Sunday, March 23, 2014

The "Son of God" Movie: Give it a Pass and Rent "The Passion of the Christ" Again

I saw the Son of God  movie last night and was amazed to see how good the dentistry was back then: Everyone had shiny, perfect white teeth*. And Mary's plastic surgeon must have been renowned: I'll bet she had the same plastic surgeon as Cleopatra. Or Steven Tyler. (In fact, come to think of it, she looked exactly like Steven Tyler. I had to double check to make sure they weren't related). She got to play Mary because her husband was the producer.
This wasn't a well-constructed movie. Instead, it was a strung-together series of vignettes. I left with the feeling that everyone was rushing to film the scene and move on to the next as quickly as possible. I suspect they took their production notes from Angry Alien Productions, famous for their movie summaries in 30 seconds (check out Gone With the Wind or Jurassic Park).

Perhaps it's also easy to miss the agony and the ecstasy when you're busy listing all the mistakes that were made throughout the movie. For instance, Jesus didn't lovingly grasp a child's face and tell her that the entire temple was going to be torn down and not one stone would remain on another while she giggled insanely. That would be...weird. No, instead he had that chat with his disciples (see Mark 13).

And, sorry to break it to all you feminists (hey, I'm a conservative feminist so I'm in sympathy here) but Mary Magdalene wasn't just one of the guys. She couldn't have trekked around with Jesus and the apostles because she was female. Not only is she NOT mentioned in the Bible as having traveled with them, but we also know that Jewish women still valued their virtue back then and a woman wouldn't have spent night and day in a nomadic lifestyle with men she wasn't directly related to. Then there's the little problem of her monthly cycle: It kept women from being portable. You see, they didn't have tampons back then, and didn't have disposable pads. Instead, women had rags, and going through the nuisance of soiling multiple rags, washing them daily, etc., wasn't something a woman could do in public. Also, according to Judaic law, women had to go off on their own when they were going through that "time of the month." Mary could hardly have said "Hey guys, have fun. I'll be in that tent menstruating for a week or so. I'll catch up with you when I'm done."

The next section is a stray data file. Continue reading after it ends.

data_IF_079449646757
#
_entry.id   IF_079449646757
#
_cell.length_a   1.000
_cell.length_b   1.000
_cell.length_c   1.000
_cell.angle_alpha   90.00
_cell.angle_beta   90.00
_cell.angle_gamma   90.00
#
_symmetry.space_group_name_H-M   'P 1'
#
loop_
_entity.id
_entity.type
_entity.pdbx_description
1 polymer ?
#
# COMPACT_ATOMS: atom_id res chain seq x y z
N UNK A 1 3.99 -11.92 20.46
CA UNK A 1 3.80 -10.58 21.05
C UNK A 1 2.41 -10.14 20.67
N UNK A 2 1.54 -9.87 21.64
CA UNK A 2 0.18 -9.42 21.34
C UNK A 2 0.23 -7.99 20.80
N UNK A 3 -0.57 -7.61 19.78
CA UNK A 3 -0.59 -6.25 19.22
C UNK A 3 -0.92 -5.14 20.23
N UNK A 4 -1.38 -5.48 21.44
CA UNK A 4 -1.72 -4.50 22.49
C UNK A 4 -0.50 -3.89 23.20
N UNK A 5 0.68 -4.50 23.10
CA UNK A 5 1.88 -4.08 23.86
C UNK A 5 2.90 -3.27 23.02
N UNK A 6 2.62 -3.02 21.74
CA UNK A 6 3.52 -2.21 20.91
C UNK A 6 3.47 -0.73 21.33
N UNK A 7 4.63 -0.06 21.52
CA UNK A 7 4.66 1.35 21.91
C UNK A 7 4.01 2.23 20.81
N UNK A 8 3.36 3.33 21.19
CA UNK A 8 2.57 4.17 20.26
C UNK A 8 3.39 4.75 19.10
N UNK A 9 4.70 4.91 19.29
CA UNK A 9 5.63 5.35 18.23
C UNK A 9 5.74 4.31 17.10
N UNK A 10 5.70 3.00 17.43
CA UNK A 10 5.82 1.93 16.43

I've heard the reviews: People have left the theatre crying. I can only say that if they did, it's simply because they stubbed their toe on the way out. When I saw Mel Gibson's The Passion of the Christ, I cried. Oh, how I cried. But this one fails to capture both the glory and the pathos. But what I kept asking myself was: Why? Somehow they were caught up in the execution of the film and forgot to delve into the gut-wrenching reality, faith, and hope that it was based on.

P.S. I have had a recent rebuttle that I wish to share with you, since it needs to be said: 

Some of the observations in your posted review are good, but I think you are wrong in your statements about the women.  Women traveled quite freely (They were not Moslems, you know) and would not have been shut up in a room when they had their periods.

They also were present at such events as the feeding of the 4000. The Mary who anointed Jesus' feet and wiped His feet with her hair in John 12 was Mary (respectable, and the sister of Lazarus and Martha)--not to be confused with the woman who anointed Jesus in Luke chapter 7.
Notice from the verses below how the women traveled with Jesus from Galilee and ministered to Him--not spending the night in the same place, of course, but probably with Him daily:  Matthew 27:55; Mark 15:41; Luke 8:2; and Luke 23:55.

*Except for Matthew, bless his heart. I guess he didn't get the memo. I've seen mangy Pekingese dogs with better teeth).